R (Greenpeace) v DTI [2007] EWHC 311 (Admin)

High Court judgment (about 40 pages) finding that a Government consultation on nuclear power did not fulfil “legitimate expectations to fullest public consultation”.

The judgment outlines a distinction between different types of consultation, and finds that the Government's documents, whilst an adequate "issues paper", was not a proper consultation on a proposed decision:

116. For the reasons set out above, the consultation exercise was very seriously flawed. ... The purpose of the 2006 Consultation Document as part of the process of "the fullest public consultation" was unclear. It gave every appearance of being an issues paper, which was to be followed by a consultation paper containing proposals on which the public would be able to make informed comment. As an issues paper it was perfectly adequate. As the consultation paper on an issue of such importance and complexity it was manifestly inadequate. It contained no proposals as such, and even if it had, the information given to consultees was wholly insufficient to enable them to make "an intelligent response". The 2006 Consultation Document contained no information of any substance on the two issues which had been identified in the 2003 White Paper as being of critical importance: the economics of new nuclear build and the disposal of nuclear waste. When dealing with the issue of waste, the information given in the 2006 Consultation Document was not merely wholly inadequate, it was also seriously misleading as to CoRWM's position on new nuclear waste.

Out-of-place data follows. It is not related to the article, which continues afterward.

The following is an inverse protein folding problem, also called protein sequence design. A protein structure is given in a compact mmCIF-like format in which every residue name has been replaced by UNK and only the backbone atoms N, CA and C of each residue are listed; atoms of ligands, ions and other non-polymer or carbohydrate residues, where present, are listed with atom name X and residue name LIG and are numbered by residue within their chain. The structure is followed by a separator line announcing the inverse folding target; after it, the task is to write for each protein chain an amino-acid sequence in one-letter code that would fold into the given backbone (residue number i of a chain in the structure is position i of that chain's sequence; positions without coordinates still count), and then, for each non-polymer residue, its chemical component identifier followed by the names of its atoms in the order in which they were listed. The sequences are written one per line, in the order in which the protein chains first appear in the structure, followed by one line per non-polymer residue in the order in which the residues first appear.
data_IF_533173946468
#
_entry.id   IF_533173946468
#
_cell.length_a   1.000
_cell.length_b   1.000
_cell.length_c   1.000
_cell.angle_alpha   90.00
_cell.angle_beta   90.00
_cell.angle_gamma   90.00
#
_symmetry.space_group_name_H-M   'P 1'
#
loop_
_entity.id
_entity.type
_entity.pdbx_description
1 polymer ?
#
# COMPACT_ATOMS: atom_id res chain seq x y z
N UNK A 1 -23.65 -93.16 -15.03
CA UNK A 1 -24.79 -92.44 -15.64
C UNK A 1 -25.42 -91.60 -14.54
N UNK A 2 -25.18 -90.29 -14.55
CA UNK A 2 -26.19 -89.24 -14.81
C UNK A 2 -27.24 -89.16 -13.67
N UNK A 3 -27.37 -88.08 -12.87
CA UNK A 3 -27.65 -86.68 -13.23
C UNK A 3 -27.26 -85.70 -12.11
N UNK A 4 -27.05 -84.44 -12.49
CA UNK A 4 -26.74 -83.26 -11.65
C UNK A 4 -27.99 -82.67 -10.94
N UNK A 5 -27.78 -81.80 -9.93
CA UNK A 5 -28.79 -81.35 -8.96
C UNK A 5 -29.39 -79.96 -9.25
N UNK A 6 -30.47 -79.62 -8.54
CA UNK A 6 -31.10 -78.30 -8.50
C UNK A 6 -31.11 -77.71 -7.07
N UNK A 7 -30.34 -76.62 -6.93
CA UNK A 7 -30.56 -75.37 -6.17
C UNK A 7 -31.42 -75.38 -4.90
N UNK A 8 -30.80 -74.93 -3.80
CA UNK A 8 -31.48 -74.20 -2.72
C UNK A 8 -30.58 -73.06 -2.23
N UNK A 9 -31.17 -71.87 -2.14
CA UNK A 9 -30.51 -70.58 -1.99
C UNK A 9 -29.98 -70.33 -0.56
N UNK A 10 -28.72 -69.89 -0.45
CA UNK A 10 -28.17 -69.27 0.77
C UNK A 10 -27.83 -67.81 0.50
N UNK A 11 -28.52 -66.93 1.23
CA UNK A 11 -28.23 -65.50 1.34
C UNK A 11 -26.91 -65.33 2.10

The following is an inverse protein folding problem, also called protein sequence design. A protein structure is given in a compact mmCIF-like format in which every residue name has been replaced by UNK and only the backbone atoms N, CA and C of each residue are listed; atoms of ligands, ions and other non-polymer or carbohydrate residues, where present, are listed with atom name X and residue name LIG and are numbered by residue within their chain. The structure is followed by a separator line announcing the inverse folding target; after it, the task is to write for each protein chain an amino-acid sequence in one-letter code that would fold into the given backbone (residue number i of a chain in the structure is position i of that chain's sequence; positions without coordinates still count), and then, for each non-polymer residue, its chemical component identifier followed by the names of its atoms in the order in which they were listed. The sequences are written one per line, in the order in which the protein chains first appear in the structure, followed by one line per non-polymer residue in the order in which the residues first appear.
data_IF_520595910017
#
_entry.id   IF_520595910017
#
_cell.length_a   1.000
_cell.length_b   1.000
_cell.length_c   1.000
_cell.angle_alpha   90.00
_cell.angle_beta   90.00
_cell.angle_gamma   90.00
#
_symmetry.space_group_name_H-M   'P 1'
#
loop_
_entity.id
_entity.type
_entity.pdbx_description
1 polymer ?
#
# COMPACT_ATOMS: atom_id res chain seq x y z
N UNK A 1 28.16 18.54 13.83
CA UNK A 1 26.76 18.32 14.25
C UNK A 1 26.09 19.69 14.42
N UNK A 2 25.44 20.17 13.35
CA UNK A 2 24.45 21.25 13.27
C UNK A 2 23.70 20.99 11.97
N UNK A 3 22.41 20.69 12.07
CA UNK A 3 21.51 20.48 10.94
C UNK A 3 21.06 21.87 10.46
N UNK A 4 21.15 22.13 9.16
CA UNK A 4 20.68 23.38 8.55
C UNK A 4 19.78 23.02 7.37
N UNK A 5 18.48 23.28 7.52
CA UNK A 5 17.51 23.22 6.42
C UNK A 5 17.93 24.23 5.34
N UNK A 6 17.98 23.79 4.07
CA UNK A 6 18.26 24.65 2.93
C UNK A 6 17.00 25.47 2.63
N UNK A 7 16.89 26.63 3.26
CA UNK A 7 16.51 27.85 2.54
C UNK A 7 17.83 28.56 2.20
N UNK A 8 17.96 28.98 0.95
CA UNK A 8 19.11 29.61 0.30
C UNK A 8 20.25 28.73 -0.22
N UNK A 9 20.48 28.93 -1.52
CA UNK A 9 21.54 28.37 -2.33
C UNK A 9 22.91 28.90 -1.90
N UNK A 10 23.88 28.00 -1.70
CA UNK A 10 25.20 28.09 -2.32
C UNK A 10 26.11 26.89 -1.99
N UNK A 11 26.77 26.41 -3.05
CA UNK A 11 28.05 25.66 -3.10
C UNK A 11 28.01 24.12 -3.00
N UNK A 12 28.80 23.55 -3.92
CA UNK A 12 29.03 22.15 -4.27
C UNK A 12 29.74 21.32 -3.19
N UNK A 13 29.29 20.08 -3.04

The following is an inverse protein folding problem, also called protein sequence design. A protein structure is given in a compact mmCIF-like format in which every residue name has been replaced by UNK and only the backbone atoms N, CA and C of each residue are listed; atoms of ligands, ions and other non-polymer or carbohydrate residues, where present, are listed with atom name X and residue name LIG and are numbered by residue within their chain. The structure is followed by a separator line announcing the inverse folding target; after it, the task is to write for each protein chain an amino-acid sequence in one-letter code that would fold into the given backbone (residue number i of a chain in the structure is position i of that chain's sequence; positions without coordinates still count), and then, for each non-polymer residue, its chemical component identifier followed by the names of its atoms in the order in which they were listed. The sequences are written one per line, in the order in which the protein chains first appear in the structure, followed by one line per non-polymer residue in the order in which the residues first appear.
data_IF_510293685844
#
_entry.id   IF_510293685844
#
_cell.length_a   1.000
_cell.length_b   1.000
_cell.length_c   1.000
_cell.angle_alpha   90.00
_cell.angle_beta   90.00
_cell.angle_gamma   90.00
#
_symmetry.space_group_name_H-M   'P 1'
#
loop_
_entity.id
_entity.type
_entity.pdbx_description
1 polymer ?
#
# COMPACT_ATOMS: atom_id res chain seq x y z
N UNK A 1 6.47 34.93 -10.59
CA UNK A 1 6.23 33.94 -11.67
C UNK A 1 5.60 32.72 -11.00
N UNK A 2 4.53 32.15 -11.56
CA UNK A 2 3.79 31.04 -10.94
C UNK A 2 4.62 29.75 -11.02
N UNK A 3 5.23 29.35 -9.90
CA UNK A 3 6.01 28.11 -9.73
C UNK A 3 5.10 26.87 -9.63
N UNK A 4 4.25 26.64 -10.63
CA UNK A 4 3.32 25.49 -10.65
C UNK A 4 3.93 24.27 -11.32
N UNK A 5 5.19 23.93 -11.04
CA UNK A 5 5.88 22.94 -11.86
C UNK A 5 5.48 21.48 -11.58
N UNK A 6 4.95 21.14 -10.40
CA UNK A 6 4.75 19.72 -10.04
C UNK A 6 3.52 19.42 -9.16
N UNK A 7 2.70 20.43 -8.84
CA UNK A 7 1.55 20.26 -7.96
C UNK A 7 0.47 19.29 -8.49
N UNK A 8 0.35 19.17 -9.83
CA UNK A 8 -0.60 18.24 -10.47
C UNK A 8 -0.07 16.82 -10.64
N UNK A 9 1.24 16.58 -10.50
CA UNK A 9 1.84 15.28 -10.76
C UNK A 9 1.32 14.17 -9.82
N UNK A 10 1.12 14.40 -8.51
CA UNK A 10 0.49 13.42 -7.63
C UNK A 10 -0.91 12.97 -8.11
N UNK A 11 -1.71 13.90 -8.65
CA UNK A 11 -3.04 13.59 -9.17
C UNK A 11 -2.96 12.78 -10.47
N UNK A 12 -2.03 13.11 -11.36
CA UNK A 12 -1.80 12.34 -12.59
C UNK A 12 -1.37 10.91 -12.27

117. On both the economics and the waste issues all, or virtually all, the information of any substance (the cost-benefit analysis and supporting reports, and CoRWM's draft and then final recommendations) emerged only after the consultation period had concluded. Elementary fairness required that consultees, who had been given so little information hitherto, should be given a proper opportunity to respond to the substantial amount of new material before any "in principle" decision as to the role of new nuclear build was taken. There could be no proper consultation, let alone "the fullest public consultation" as promised in the 2003 White Paper, if the substance of these two issues was not consulted upon before a decision was made. There was therefore procedural unfairness, and a breach of the claimant's legitimate expectation that there would be "the fullest public consultation" before a decision was taken to support new nuclear build.

For further information or advice please contact Franck Latrémolière.

Filed under DTI/BERR, Electricity, Guidance, UK courts.

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